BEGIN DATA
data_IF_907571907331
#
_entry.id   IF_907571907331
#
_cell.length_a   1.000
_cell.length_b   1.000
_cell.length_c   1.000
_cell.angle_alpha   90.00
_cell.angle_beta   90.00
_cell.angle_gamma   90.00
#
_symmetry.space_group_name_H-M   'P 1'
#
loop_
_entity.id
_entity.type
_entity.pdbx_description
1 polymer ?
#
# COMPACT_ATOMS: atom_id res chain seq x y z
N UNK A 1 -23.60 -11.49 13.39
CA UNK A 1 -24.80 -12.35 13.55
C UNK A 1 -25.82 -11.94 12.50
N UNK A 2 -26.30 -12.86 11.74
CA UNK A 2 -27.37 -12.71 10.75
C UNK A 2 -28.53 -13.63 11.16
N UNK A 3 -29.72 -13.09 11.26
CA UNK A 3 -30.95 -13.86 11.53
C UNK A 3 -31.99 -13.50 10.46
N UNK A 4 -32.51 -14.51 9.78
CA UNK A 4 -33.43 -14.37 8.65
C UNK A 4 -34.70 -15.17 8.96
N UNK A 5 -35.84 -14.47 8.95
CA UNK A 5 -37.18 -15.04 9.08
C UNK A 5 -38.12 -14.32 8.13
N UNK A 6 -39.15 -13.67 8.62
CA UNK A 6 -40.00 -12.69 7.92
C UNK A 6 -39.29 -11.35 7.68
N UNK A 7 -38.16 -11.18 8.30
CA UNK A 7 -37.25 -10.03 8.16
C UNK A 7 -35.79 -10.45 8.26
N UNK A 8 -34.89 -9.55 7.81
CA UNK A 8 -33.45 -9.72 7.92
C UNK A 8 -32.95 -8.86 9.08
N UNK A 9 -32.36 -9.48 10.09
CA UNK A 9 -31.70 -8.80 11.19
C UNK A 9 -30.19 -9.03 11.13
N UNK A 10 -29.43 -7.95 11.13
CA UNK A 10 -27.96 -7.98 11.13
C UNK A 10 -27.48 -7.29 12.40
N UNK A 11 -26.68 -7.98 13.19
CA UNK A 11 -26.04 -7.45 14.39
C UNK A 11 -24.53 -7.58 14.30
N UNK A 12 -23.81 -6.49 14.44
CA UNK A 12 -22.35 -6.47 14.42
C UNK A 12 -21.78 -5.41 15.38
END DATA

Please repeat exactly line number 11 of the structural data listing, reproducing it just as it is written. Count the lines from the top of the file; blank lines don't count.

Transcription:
#